SPHR researchers from Fuse have co-produced a freely available children’s picture book. Produced as part of a SPHR Impact Accelerator Award, the book will help facilitate conversations between trusted adults and children who experience parental alcohol or drug use.
Parental alcohol and drug use is a major public health and safeguarding concern, which results in poor outcomes for families. The book is based on two linked SPHR projects which examined the needs of affected families. The Safe Space project, led by Ruth McGovern and Debbie Smart, found that many parents and caregivers find it difficult to talk to their child about substance use and the impact upon the child and family. Meanwhile, PhD research by Cassey Muir explored the experiences and support needs of children and young people.
“Young people told me they had tried to do a lot of things to change their situation themselves, often without support in place. They said parental substance use wasn’t talked about.” Says Cassey “While adults weren’t sure how to talk to children and what level of detail was needed to start the conversation. We wanted to create a situation to facilitate having those conversations in a safe way. A children’s storybook was identified and prioritised as an intervention to help address these themes and support children’s emotional and social wellbeing.”
Researchers and other stakeholders worked with freelance writer Danielle Slade and artist Josie Brookes. The main themes from the research as well as quotes from young people were shared with them.
“We knew we didn’t want drugs and alcohol to actually feature in the book, and that the protagonist would not be a child. Themes discussed included mountains, the weather, and space.” Says Cassey.
Big concepts were brainstormed at a workshop with parents. This was where the theme of stars and space was decided upon and how the story’s initial narrative was developed.
From this, Danielle mocked up the story and shared it with parents and children in a creative workshop. Alongside the researchers, this workshop was facilitated by Josie, Danielle, and a young person with experience of childhood parental substance use. The activities included free writing to music, drawing different characters, and brainstorming additional plot ideas. After this, Josie was able to develop the characters and galaxy, which were shared with families for feedback. Teachers from local primary schools and practitioners from Coram Life Education and Coram Beanstalk also supported the development of conversation prompts.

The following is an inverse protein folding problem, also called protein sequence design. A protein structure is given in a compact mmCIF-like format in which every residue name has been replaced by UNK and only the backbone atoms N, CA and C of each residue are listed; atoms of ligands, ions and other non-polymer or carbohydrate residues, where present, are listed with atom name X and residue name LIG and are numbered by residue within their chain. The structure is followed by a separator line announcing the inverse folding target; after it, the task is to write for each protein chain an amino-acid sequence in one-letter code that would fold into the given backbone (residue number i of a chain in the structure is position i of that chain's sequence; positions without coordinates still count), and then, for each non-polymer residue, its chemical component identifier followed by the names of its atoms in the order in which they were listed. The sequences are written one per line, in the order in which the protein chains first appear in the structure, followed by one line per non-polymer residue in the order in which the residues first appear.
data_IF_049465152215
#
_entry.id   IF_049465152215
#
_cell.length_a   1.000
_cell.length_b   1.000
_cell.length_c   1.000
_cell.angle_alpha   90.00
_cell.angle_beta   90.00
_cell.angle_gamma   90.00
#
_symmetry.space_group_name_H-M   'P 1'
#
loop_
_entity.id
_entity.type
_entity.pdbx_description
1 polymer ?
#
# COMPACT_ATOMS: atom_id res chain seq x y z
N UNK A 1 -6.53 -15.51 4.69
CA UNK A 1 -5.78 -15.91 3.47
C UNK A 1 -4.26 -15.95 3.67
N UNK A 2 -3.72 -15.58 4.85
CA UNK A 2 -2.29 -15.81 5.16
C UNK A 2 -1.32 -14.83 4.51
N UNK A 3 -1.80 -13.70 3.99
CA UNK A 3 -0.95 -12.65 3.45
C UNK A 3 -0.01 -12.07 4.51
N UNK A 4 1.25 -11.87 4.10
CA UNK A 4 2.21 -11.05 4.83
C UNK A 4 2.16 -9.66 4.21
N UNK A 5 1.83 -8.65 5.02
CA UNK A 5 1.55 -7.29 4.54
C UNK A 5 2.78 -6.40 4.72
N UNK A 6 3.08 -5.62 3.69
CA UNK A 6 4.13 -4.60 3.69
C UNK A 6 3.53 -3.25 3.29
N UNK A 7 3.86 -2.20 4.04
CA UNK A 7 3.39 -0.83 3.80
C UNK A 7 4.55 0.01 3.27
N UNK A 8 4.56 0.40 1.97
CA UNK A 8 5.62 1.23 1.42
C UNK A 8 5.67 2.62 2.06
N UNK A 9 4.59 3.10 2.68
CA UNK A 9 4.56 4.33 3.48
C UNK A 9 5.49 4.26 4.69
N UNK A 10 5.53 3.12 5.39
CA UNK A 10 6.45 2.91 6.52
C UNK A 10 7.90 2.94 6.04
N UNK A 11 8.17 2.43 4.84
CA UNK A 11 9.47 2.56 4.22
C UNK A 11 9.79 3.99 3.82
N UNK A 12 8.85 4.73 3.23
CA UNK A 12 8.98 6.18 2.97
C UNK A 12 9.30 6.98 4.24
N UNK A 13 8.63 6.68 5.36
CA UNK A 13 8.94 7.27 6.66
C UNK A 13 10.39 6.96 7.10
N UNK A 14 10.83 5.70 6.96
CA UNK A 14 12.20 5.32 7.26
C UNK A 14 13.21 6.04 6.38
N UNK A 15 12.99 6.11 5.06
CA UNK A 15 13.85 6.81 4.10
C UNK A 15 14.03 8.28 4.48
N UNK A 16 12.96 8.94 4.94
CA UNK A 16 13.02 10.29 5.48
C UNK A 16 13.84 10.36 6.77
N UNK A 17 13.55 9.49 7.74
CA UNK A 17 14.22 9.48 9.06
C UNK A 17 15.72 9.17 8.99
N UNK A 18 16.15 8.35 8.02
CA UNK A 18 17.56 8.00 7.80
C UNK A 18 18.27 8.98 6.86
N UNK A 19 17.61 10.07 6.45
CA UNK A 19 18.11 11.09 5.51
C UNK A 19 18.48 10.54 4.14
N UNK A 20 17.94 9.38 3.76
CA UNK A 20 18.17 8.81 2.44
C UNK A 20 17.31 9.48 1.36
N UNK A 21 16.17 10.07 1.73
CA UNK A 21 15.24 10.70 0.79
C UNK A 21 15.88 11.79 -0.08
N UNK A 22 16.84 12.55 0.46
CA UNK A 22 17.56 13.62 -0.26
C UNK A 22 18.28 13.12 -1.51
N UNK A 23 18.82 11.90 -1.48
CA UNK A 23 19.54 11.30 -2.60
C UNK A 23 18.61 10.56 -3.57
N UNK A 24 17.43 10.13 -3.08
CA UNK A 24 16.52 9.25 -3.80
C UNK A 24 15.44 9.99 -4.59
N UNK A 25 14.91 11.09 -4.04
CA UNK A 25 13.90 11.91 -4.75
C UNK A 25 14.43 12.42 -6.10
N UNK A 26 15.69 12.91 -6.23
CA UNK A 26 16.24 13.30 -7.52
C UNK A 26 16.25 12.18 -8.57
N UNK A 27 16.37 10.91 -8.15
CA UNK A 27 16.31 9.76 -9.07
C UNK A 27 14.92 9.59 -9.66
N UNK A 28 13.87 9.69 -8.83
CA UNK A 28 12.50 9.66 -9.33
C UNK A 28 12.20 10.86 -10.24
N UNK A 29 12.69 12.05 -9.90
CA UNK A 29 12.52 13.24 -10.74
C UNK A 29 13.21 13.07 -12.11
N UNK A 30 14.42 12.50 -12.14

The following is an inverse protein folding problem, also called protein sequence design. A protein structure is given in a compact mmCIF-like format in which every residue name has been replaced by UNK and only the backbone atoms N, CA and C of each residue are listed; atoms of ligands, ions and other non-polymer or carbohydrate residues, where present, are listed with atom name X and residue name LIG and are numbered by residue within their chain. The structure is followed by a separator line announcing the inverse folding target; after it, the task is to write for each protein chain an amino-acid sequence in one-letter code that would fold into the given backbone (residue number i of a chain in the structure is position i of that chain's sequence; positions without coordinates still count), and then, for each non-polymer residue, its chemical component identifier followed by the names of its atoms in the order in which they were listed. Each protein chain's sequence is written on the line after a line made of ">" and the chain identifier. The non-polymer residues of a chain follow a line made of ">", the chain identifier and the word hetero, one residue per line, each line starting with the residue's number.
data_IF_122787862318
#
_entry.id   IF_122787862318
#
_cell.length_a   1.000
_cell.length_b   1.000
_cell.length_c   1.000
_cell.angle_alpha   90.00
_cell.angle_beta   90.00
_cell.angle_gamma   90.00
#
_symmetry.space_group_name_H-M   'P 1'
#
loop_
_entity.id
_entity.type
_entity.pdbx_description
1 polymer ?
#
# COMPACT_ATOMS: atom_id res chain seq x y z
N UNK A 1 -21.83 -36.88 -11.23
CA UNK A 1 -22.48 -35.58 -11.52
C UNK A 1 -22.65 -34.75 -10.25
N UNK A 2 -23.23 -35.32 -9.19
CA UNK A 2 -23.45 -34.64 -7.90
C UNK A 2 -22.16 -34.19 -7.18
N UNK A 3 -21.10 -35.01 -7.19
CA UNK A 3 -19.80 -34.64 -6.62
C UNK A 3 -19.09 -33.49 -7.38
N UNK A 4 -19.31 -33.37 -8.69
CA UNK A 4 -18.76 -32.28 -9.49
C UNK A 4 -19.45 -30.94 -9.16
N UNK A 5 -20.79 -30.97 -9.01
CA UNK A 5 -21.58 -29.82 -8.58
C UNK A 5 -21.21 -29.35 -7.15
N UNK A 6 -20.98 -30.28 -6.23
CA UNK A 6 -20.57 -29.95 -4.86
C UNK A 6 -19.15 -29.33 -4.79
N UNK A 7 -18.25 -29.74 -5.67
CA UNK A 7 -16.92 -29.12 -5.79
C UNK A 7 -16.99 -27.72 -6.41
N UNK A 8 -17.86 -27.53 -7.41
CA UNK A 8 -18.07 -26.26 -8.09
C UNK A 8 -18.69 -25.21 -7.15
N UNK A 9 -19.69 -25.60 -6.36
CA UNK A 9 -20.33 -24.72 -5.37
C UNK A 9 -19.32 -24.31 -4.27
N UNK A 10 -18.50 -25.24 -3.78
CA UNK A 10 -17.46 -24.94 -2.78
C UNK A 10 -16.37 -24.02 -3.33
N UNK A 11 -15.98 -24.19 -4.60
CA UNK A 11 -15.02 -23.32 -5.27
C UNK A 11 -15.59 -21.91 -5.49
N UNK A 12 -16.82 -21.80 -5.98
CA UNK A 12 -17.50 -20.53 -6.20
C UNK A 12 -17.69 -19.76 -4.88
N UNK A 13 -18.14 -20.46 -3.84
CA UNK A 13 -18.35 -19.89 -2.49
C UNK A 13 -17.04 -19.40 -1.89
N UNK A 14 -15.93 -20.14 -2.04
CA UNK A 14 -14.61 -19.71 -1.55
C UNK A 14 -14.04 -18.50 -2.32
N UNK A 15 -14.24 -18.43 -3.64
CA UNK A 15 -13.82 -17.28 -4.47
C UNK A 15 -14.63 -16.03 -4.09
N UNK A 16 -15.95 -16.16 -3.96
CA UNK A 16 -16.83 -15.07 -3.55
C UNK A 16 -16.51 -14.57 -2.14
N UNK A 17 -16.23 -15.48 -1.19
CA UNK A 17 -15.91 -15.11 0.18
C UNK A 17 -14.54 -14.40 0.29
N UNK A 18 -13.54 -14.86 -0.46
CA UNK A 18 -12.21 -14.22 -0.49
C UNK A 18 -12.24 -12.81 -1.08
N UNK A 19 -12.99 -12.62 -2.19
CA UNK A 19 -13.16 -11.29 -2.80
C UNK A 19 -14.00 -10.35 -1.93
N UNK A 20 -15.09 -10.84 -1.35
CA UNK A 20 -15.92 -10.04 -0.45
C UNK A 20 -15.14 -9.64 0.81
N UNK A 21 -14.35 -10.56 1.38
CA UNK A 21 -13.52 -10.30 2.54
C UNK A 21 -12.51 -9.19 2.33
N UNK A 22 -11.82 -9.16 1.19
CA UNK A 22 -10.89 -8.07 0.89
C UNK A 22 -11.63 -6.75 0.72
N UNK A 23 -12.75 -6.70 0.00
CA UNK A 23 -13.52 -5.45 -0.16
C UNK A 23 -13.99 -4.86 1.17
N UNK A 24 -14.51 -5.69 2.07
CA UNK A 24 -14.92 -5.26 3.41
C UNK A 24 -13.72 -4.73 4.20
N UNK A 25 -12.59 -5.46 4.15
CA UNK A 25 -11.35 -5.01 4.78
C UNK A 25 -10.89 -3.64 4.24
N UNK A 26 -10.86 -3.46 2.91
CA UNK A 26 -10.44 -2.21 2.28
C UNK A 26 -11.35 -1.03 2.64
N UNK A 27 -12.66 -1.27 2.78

Once the storybook illustrations had been finalised, the story was sent to a local publishing service. Two hundred copies have been sent to primary schools and services that support children and families with parental substance use across England.
‘Twinkle, twinkle Arti’ tells the story of Arti the star. In a galaxy not too far from Earth, the young wishing star is getting ready to grant her first wish to get her twinkle, but life for Arti is getting bumpy and things keep getting in the way. The book includes prompts for teachers, parents, caregivers, and other trusted adults to help discuss and reflect on the different characters and themes throughout the story.
The book has been developed so within schools it can be used in whole class situations and in one-to-one settings. It’s a fun story with fictional characters but the messages and support it contains could translate to other situations such as mental health or domestic violence.
Author, Danielle, says: “This project has been a highlight of my writing career so far. Working in true collaboration with the university staff, illustrator and the families has made this book truly authentic in its aims. The book is more than just a story, it is a tool for change and a helping hand for children and adults that find themselves struggling to communicate in a situation that is as difficult as our main characters”.
Kira, a young person involved in the project, says: “To take the findings from our lived experience and create something real for families and people beyond the world of research has been brilliant. It has really brought about another positive, rewarding outcome from my hard life experience that still impacts me now.”
Researchers are hoping to gather feedback and translate the findings into different formats such as an animation and materials that can be used for an adolescent audience.
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Researchers and young person at book launch event. From left to right: Ruth McGovern, Kira Terry, Cassey Muir and Debbie Smart
Listen to podcast by Cassey Muir discussing her research on social and emotional resilience in children and young people affected by parental substance use.
Read blog about Cassey’s research
In the media
- Free children’s book supports conversations around parental substance use
- New children’s story book published to help families affected by substance use